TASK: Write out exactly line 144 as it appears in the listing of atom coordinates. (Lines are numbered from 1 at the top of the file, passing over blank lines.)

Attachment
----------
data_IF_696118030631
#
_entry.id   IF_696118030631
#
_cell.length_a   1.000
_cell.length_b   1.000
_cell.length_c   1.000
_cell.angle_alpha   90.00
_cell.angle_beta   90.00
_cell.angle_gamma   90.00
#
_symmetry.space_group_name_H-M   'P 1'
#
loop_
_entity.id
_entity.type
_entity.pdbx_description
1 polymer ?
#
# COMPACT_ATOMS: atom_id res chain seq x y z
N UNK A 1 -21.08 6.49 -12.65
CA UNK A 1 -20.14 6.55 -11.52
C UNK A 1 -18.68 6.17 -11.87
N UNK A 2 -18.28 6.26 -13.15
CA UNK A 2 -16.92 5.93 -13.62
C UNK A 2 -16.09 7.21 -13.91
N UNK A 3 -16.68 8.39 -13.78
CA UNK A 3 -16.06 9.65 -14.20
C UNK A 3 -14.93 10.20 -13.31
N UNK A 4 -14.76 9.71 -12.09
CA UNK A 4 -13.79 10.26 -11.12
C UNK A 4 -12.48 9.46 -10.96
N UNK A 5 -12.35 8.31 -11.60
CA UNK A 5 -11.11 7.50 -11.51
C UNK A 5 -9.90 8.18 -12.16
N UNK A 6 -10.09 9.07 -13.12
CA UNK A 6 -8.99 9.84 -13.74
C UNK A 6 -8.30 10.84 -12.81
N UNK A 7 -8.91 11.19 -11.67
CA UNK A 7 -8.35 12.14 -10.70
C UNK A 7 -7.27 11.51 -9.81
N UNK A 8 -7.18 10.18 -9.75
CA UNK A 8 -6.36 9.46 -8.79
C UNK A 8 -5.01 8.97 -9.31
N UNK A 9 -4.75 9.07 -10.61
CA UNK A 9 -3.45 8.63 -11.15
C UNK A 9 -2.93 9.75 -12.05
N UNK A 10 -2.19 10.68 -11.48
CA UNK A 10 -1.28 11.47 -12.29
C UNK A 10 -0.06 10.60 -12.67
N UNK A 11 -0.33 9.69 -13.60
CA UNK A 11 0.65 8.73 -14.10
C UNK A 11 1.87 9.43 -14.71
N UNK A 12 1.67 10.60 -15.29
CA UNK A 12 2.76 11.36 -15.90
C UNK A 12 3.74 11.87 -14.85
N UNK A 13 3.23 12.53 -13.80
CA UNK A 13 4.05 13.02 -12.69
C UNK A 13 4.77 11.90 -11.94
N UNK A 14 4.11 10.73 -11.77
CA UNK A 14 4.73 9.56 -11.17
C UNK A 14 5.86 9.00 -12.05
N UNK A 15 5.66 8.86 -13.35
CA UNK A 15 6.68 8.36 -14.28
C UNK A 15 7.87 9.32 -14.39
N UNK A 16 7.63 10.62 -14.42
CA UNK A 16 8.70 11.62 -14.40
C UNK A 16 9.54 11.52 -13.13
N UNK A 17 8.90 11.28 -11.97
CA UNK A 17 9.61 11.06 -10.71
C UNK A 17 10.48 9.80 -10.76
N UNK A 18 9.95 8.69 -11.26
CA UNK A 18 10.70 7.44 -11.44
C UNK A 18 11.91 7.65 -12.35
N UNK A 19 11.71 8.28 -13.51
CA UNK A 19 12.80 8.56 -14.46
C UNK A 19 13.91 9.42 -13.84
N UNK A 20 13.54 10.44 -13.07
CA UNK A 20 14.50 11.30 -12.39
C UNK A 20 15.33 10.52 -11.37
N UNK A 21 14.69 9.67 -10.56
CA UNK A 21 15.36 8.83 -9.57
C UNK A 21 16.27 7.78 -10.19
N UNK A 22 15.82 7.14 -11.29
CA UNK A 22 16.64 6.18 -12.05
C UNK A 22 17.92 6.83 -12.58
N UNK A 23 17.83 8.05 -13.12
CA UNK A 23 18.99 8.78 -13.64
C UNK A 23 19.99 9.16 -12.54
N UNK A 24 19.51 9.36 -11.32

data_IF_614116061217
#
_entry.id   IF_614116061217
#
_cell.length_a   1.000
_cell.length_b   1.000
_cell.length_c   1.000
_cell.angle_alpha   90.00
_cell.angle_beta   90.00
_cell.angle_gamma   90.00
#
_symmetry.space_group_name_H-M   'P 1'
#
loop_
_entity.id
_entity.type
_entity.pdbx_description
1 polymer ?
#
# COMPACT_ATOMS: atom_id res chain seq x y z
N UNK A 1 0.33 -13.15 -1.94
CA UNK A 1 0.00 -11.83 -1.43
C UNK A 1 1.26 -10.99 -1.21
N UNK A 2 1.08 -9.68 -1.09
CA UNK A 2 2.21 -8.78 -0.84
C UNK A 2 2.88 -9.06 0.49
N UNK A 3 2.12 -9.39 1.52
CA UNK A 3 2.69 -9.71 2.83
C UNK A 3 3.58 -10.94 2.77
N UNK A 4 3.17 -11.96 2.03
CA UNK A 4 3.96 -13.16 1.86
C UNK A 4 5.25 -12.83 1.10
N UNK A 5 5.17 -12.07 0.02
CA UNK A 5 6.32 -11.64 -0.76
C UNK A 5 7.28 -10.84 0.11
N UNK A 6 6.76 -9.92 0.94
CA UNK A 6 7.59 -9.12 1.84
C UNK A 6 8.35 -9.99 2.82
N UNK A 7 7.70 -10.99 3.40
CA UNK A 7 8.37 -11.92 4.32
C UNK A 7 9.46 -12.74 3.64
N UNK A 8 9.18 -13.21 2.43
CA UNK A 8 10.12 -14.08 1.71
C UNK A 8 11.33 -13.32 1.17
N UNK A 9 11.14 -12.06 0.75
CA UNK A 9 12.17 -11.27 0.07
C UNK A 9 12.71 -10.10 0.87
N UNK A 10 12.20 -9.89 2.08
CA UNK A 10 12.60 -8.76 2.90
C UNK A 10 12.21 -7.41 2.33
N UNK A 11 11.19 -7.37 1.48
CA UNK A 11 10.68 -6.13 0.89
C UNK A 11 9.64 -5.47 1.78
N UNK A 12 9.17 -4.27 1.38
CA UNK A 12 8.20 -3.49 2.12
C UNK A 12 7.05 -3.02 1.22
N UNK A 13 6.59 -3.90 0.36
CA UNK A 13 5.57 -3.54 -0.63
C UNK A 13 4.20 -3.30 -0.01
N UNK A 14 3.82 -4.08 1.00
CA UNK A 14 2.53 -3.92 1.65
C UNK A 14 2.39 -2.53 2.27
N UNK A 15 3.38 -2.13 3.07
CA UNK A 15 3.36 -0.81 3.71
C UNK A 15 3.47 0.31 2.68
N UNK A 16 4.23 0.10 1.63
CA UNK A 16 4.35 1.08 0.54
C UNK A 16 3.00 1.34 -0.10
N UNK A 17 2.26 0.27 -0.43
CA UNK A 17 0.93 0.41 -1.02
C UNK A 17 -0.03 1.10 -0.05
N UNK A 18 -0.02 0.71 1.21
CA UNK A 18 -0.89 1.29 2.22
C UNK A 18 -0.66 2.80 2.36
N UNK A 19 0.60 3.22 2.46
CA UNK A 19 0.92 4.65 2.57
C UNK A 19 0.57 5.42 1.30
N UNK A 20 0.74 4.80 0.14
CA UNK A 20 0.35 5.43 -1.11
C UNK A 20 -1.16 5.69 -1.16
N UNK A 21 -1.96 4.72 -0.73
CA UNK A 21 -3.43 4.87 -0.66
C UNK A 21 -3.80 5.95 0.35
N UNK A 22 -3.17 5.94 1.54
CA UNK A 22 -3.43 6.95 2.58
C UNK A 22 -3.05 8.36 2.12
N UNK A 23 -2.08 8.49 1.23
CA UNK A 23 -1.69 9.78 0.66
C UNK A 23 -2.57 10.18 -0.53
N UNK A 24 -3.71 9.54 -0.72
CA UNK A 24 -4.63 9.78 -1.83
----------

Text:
N UNK A 12 9.17 -4.27 1.38